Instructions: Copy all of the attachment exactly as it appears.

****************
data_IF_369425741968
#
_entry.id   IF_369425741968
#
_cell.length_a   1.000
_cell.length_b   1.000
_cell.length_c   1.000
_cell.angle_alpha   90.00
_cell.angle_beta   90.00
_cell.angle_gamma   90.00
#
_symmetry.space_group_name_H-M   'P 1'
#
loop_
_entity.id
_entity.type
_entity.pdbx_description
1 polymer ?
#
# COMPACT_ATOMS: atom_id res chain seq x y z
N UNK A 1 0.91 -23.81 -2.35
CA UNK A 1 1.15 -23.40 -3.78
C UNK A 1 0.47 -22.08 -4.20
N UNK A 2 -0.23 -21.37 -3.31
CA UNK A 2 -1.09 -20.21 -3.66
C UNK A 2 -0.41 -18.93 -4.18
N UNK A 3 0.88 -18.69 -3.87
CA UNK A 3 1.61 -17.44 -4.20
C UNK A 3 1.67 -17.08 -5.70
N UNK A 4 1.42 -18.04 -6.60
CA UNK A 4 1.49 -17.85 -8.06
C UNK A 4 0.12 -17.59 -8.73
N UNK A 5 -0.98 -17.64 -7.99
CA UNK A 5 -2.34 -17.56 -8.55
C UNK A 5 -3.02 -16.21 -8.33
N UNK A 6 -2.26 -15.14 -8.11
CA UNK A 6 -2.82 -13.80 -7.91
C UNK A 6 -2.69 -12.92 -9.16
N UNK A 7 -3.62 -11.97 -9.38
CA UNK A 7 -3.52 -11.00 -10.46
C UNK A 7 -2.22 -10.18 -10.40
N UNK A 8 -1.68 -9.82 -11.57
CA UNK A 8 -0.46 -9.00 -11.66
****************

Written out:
data_IF_369425741968
#
_entry.id   IF_369425741968
#
_cell.length_a   1.000
_cell.length_b   1.000
_cell.length_c   1.000
_cell.angle_alpha   90.00
_cell.angle_beta   90.00
_cell.angle_gamma   90.00
#
_symmetry.space_group_name_H-M   'P 1'
#
loop_
_entity.id
_entity.type
_entity.pdbx_description
1 polymer ?
#
# COMPACT_ATOMS: atom_id res chain seq x y z
N UNK A 1 0.91 -23.81 -2.35
CA UNK A 1 1.15 -23.40 -3.78
C UNK A 1 0.47 -22.08 -4.20
N UNK A 2 -0.23 -21.37 -3.31
CA UNK A 2 -1.09 -20.21 -3.66
C UNK A 2 -0.41 -18.93 -4.18
N UNK A 3 0.88 -18.69 -3.87
CA UNK A 3 1.61 -17.44 -4.20
C UNK A 3 1.67 -17.08 -5.70
N UNK A 4 1.42 -18.04 -6.60
CA UNK A 4 1.49 -17.85 -8.06
C UNK A 4 0.12 -17.59 -8.73
N UNK A 5 -0.98 -17.64 -7.99
CA UNK A 5 -2.34 -17.56 -8.55
C UNK A 5 -3.02 -16.21 -8.33
N UNK A 6 -2.26 -15.14 -8.11
CA UNK A 6 -2.82 -13.80 -7.91
C UNK A 6 -2.69 -12.92 -9.16
N UNK A 7 -3.62 -11.97 -9.38
CA UNK A 7 -3.52 -11.00 -10.46
C UNK A 7 -2.22 -10.18 -10.40
N UNK A 8 -1.68 -9.82 -11.57
CA UNK A 8 -0.46 -9.00 -11.66